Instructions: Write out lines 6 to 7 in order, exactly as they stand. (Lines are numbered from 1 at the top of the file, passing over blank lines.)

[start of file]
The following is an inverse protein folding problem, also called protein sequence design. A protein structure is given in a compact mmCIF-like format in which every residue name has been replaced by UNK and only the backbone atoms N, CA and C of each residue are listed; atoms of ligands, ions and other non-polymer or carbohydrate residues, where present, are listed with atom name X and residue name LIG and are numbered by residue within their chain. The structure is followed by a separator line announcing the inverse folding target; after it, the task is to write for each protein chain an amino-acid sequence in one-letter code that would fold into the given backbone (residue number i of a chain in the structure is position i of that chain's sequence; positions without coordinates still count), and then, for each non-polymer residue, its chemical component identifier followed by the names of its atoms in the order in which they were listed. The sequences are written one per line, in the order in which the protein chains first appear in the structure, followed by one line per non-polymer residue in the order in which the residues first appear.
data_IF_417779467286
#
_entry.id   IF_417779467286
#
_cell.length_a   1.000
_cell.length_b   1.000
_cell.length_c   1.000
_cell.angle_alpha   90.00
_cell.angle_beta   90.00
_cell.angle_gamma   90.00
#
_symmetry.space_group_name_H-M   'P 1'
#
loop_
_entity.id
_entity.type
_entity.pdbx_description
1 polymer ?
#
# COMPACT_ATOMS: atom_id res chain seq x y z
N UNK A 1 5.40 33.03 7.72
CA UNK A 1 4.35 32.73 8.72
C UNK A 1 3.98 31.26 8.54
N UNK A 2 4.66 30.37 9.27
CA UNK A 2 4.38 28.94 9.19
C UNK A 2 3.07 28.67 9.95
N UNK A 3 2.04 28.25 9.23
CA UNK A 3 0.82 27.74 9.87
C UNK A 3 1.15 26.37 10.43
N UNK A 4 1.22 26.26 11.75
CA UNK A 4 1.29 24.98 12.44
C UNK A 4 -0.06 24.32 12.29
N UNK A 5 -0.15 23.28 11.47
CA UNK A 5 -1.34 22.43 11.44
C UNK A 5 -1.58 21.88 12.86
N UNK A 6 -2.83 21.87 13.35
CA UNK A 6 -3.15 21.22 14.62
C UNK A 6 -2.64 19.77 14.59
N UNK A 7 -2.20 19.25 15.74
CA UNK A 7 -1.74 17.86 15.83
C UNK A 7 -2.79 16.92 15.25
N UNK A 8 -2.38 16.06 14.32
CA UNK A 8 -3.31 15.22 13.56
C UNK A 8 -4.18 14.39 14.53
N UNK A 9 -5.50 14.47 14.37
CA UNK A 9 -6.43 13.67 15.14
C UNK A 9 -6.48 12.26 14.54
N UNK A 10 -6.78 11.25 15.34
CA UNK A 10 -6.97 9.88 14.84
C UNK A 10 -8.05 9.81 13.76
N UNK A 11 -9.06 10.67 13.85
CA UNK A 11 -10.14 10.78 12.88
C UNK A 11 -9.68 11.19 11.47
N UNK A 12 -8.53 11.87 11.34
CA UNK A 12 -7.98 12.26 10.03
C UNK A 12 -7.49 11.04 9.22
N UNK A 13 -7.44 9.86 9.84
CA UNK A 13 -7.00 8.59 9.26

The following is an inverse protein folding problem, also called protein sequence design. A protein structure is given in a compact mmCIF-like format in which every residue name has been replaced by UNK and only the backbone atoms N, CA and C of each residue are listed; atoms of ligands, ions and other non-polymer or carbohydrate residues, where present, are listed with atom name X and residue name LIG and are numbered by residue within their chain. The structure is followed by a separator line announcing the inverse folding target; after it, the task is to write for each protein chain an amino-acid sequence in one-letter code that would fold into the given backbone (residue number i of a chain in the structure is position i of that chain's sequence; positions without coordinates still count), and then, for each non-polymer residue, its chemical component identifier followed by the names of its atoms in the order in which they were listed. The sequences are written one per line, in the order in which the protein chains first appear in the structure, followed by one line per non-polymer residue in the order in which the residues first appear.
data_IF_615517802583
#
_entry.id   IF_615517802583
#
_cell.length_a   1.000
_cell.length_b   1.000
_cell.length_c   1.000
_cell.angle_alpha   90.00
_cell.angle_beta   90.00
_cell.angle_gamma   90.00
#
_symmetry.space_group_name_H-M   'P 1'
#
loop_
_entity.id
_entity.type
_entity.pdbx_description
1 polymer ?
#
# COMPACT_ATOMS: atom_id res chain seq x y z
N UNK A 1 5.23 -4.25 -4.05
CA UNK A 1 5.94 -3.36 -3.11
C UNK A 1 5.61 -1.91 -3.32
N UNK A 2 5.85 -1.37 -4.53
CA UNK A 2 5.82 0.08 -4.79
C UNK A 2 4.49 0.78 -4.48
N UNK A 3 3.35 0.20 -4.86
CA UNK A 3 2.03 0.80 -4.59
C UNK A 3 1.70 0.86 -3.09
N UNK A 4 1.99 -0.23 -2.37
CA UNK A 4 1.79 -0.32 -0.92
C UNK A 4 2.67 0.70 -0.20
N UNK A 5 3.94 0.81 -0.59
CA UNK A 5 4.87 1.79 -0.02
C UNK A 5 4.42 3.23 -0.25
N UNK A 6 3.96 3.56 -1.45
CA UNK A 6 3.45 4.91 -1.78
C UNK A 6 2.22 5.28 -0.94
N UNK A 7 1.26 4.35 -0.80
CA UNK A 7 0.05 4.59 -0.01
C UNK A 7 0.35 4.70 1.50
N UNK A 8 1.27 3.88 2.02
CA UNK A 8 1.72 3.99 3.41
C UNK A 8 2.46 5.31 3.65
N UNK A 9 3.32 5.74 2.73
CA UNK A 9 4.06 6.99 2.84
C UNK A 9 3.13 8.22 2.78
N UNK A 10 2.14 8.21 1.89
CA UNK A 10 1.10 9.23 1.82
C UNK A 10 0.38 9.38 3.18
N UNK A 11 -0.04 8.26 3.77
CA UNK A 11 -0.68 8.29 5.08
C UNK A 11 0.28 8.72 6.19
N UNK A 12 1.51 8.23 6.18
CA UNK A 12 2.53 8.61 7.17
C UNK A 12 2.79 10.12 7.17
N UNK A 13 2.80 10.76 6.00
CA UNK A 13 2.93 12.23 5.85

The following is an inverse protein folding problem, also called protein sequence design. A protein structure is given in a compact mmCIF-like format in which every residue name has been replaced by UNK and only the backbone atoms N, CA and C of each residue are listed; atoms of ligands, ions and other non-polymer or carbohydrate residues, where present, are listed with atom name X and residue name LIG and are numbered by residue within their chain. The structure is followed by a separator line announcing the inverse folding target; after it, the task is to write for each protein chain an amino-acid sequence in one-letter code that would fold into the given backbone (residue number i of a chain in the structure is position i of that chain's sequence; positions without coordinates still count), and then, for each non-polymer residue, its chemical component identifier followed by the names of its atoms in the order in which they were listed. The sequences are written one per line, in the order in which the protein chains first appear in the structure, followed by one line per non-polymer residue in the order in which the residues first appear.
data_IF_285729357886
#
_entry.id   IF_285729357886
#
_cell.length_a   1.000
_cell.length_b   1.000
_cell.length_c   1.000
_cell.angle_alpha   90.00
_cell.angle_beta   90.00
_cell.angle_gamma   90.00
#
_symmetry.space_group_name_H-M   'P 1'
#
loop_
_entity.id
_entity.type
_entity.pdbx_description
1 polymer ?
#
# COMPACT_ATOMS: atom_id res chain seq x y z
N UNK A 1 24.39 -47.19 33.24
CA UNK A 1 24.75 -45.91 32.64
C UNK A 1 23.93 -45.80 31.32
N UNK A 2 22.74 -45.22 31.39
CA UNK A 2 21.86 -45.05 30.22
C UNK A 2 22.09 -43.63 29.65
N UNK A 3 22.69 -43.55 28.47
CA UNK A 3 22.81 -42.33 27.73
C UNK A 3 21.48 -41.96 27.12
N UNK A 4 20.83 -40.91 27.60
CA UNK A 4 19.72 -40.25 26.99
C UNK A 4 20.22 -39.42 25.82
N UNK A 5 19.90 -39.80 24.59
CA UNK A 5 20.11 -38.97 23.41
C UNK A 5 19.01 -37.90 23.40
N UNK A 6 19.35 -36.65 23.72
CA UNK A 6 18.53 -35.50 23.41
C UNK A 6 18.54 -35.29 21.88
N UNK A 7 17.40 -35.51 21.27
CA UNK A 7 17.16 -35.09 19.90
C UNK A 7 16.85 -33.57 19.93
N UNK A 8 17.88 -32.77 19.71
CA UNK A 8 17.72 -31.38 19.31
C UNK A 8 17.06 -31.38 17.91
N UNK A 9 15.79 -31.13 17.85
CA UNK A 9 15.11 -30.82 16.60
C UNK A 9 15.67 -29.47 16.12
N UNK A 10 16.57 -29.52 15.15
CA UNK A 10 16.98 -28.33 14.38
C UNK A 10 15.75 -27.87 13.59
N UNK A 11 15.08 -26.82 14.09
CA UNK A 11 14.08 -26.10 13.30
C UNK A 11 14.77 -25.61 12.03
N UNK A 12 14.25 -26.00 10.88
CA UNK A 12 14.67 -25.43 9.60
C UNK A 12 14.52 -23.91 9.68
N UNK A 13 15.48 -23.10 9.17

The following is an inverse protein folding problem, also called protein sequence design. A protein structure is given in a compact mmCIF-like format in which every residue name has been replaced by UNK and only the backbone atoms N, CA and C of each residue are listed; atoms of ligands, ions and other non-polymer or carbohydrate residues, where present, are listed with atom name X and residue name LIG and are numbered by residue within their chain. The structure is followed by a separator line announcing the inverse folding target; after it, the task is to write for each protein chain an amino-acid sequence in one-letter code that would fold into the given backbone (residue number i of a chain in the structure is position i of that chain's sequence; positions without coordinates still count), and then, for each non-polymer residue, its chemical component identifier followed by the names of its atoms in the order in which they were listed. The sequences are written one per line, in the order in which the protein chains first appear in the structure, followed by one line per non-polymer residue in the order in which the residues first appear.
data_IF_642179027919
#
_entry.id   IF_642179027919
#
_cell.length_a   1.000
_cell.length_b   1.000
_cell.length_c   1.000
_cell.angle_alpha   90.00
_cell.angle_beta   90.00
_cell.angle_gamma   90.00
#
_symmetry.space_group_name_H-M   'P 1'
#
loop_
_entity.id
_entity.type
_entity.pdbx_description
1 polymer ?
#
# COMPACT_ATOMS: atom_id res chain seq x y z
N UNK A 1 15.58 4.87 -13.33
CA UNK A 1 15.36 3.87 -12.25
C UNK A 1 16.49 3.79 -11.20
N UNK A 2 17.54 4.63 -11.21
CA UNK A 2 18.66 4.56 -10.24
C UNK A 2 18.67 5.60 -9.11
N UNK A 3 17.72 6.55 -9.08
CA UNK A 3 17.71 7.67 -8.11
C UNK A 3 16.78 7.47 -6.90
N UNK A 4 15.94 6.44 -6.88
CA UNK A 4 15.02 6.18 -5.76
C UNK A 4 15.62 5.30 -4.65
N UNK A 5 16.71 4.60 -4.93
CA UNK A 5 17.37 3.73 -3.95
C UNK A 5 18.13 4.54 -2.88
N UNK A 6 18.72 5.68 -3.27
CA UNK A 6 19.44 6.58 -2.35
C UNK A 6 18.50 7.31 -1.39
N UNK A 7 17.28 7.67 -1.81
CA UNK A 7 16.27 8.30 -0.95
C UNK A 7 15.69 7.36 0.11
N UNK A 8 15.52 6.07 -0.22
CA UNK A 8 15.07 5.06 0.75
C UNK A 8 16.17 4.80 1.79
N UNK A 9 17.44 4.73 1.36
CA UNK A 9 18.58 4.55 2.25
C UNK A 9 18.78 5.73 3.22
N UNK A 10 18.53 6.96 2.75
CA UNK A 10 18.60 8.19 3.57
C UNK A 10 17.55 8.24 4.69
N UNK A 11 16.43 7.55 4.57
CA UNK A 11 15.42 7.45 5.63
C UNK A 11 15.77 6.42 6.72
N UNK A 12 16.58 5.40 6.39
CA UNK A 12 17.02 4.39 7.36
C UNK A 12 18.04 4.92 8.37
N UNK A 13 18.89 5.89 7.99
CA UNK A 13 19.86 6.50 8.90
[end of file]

_cell.length_a   1.000
_cell.length_b   1.000